When American heiress Clarissa Wentworth journeys to England to meet her unknown relatives she expects to find the beautiful, gracious estate her late father had described. Instead she is catapulted into a decaying mansion populated with an unpleasant assortment of relatives, each with their own agenda for her and her fortune. Worst of all is her grandfather, who demands she turn complete control of the fortune left to her by her father and then marry her dissolute cousin Basil in order to preserve the title, the estate and the family name.
As her liberties are restricted and her grandfather becomes more and more importunate there are two bright spots in Clarissa’s growing despair - a great champion of a horse called Saracen and a handsome, enigmatic neighbor named Robert Stanhope. The more Clarissa is drawn into her relatives’ scheming the more both man and horse come to mean to her until at last she is forced into a choice destined to alter her life forever.
I was in bed and the night candle extinguished when the door opened, admitting Sir Mordecai. There was a fat moon out which, through the undraped window gave enough light that no artificial illumination was needed. He was still dressed in what he had worn at dinner, and in his hands carried a small lap desk for writing.
“Sir Mordecai?” I asked, struggling into a sitting position.
“Be quiet, girl,” he snapped in a sharp whisper, pulling a chair so close to my bedside that once he sat his knees pushed against the mattress. “Sound carries in these old halls. Now that you have met Basil it is time you know what needs to be done.”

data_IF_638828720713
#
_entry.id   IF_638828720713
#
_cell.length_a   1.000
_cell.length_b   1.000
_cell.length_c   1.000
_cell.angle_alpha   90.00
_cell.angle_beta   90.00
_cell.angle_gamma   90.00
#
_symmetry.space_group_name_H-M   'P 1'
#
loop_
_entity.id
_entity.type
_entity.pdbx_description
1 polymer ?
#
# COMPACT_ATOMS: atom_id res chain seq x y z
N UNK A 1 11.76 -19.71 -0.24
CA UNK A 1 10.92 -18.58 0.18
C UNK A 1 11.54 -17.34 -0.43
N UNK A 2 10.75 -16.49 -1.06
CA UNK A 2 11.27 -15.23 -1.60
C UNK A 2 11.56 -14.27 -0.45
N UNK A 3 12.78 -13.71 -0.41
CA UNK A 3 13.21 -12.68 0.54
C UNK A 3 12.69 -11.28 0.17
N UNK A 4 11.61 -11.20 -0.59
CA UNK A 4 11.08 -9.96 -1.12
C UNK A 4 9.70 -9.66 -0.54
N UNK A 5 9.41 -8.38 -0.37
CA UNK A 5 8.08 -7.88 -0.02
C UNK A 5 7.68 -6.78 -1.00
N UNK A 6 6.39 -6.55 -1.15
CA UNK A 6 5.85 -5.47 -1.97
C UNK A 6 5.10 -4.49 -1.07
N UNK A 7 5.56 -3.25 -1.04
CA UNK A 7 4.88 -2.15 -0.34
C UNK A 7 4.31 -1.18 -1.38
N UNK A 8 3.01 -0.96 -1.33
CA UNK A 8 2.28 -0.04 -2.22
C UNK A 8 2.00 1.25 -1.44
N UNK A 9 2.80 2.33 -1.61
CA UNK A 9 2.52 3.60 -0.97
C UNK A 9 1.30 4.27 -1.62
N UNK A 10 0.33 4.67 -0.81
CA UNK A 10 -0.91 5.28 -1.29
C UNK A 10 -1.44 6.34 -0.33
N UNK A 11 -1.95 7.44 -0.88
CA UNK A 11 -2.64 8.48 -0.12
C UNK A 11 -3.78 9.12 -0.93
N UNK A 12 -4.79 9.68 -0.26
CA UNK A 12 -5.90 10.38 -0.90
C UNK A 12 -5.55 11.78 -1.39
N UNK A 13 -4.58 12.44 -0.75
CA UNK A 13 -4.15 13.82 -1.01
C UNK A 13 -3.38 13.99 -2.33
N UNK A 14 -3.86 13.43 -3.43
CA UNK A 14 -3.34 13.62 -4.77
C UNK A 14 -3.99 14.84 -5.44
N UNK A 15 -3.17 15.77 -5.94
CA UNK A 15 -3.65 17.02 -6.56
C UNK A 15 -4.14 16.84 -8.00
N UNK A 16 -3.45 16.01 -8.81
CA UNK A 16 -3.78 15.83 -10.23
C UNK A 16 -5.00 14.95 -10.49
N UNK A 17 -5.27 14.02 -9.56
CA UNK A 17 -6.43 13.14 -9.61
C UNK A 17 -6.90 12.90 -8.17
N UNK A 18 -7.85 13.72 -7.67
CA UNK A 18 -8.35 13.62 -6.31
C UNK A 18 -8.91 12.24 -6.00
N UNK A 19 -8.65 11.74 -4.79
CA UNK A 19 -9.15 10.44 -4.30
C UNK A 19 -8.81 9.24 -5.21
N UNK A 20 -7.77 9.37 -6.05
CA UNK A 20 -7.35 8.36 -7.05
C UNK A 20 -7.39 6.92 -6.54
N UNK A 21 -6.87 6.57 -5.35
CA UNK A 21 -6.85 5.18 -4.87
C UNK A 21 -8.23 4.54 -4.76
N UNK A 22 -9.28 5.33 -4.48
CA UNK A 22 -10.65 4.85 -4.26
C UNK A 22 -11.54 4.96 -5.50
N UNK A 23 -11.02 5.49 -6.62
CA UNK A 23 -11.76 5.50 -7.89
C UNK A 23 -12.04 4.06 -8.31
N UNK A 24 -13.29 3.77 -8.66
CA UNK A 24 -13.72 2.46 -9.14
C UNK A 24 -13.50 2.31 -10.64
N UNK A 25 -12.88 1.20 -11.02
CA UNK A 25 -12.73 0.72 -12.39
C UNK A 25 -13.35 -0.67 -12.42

“Needs to be done? You mean by me?”
Even in the watery moonlight his frown was very evident. “Of course by you. You must save the Wentworths and the Hall.”
That alarmed me, but by the time he had finished outlining his plan - which he obviously thought I would acquiesce to without question - I was blank with shock and outrage.
His plan was masterly, if one should agree with him, devilish and high-handed if one did not, and I most certainly did not! According to him, the fate of the Wentworth family depended entirely on me - or, more honestly, on the fortune my father had made and left to me.
Basil was a gambler and a wastrel, but however unsuited he was to succeed to the almost holy office of the Wentworth title, he was indeed the heir, and Sir Mordecai was convinced Basil would destroy everything within months of inheriting. In that the old man was probably quite right.
“When he inherits he will eject everyone from the Hall, destroy the estate with neglect, squander what little money is left and drag the Wentworth name - an honorable name, long respected in this country - into the mud. Do you want that upon your conscience?”
Of course I found the prospect horrifying, but could not get my mind around the fact that such an unsatisfying turn of events should rest upon my conscience, and so said to Sir Mordecai. He therefore proceeded to enlighten me, angering and frightening me more with every word.